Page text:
1. If the Allens had weekly seances, they weren’t talked about in the papers while the Allens were alive.
2. But when Ben Allen’s cousins contested his will, they did so on the grounds that his belief in spiritualism throughout his life showed he wasn’t in his right mind, ever, and any will he made shouldn’t count for shit. They lost and Sue inherited everything. Which probably goes to show that you shouldn’t fuck with a woman whose brothers-in-law were lawyers.
3. Ben died, it seems, because he had stomach troubles AND because he became so despondent over the death of one of his friends that he lost his mind.
4. In 1873, the Republican Banner sent a reporter to a seance who had, due to some kind of childhood episode (folks, I don’t know. The past is a strange place), the ability to see in the dark and he completely just debunked mediumship–here’s how it’s done, here’s what the medium is doing, etc.–but it did nothing, seemingly, to quell Nashvillians’ love of seances.
5. The Memphis Ledger also ran a story about a kid who had lit a match during a seance and revealed the medium up and doing shit. Here’s the best part. They explained this away by saying that the spirit took on so much of the medium’s essence that often they were indistinguishable. Conveniently.
6 Professor Gilman and his wife did have a couple of incredibly high profile seances at their house–145 North Cherry. Judging by the Sanborn map, 145 North Cherry is now under Commerce Street, which was an alley when the Gilmans lived there. (Cherry being 4th). More interesting is this tidbit from the Nashville history blog–“The site of 146 and 148 was previously occupied by the Church of Rev. Mr. Ferguson. Mr. Ferguson who was said to have been a brilliant orator, and a man of much personal magnetism, was a Campbellite (that is and obsolete word now but it used to be Campbellite, and as this sketch is largely about old names and old people I take the liberty to use it in this connection) but he became a convert to Spiritism or Spiritualism, and most of his flock went with him into the new faith. The church was totally destroyed by fire early one morning, about the year 1857.” This, as far as I can tell, is under the Batman building.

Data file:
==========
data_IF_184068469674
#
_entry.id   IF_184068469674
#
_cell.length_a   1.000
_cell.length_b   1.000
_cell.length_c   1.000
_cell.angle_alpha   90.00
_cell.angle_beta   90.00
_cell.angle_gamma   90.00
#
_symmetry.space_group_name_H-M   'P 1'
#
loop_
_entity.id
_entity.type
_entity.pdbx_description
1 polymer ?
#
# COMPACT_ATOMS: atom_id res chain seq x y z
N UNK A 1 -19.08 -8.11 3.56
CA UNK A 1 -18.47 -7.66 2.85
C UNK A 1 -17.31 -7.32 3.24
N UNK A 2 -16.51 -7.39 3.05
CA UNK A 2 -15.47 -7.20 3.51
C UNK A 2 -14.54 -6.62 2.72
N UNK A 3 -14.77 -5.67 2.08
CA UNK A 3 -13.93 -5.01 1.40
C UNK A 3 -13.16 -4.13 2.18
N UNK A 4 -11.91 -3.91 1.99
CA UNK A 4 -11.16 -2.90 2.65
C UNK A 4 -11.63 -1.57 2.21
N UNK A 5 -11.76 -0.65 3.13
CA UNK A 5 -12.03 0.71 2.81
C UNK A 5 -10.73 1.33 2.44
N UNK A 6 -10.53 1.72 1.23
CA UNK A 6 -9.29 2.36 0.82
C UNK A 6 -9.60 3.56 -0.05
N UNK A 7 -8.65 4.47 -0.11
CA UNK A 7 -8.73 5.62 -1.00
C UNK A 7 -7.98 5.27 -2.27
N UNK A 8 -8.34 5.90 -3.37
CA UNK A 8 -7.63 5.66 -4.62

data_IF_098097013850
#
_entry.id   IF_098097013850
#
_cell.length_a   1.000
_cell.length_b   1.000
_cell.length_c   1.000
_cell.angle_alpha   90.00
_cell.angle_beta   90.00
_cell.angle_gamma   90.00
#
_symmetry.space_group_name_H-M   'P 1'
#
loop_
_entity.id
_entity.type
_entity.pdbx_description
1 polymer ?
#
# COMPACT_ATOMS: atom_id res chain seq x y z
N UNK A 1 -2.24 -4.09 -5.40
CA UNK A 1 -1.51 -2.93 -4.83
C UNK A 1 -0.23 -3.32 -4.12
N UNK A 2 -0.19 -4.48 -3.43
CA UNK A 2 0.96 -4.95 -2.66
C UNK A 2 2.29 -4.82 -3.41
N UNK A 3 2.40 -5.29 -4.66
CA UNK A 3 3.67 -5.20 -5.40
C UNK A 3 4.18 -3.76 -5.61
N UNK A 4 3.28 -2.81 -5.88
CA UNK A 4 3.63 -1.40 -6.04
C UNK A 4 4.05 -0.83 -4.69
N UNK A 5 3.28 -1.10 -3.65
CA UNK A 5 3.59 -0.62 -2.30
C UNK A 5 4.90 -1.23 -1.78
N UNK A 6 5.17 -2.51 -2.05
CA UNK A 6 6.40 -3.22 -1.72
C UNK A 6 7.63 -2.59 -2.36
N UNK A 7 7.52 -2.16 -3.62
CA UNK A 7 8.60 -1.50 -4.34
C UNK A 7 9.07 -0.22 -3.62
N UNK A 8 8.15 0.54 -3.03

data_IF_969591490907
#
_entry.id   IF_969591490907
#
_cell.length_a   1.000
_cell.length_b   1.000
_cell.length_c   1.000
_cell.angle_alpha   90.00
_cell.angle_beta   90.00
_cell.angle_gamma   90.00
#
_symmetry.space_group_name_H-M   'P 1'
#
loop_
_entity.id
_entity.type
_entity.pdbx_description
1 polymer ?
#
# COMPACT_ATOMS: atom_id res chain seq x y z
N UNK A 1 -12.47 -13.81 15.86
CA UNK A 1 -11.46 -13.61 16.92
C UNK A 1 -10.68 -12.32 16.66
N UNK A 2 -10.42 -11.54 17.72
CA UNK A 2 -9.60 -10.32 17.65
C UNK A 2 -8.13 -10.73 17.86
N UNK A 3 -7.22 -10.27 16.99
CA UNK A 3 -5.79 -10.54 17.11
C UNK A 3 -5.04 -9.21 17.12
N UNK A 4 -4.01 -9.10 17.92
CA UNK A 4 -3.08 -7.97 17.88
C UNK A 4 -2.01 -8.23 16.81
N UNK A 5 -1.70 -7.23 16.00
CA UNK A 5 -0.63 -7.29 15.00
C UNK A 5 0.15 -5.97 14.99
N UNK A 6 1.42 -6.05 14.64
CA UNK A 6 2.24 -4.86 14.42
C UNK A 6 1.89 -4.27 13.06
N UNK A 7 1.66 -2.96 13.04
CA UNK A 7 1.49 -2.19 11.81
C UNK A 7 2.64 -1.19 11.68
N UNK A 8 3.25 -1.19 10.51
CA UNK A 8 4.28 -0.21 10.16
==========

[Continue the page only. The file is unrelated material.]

7. This is perhaps the most mindblowing thing–and I can’t decide how to read it–in 1907 (so after people had been pretty regularly debunking seances) the lawyers for the lynchers of Ed Johnson and the lawyer for Shipp (yes, Shipp of United States v. Shipp, though I suppose that was obvious once we were talking about Ed Johnson) and the former Chief Justice of the Tennessee Supreme Court, Judge Snodgrass, had a seance in which the “ghost” of “Johnson” “admitted” to raping the woman he was lynched for raping. Someone–Bridgett?–help me understand this. Was this some kind of racist theater–oh, the black Chattanoogans are all upset about the lynching and we know how superstitious black people are. Let’s fake a seance, fake an admission of guilt, and that will calm them right down, since they’ll see justice was done? Or was this some kind of bizarre theater for the benefit of the court systems–Look, yes, these men are on trial for lynching a dude, but he says he was guilty of the crime and the Sheriff looks like he’s about to be in huge hot water with the U.S. Supreme Court, but maybe they’ll totally buy the testimony of a ghost? Or is this some kind of effort to appease the consciences of the lawyers? Like, did they know the tide of white public sentiment was turning against lynching, so they had to come up with some justification for themselves about why they were on the side of the lynchers that let them believe they were still good people? Who, exactly, needed to hear from “Johnson” here?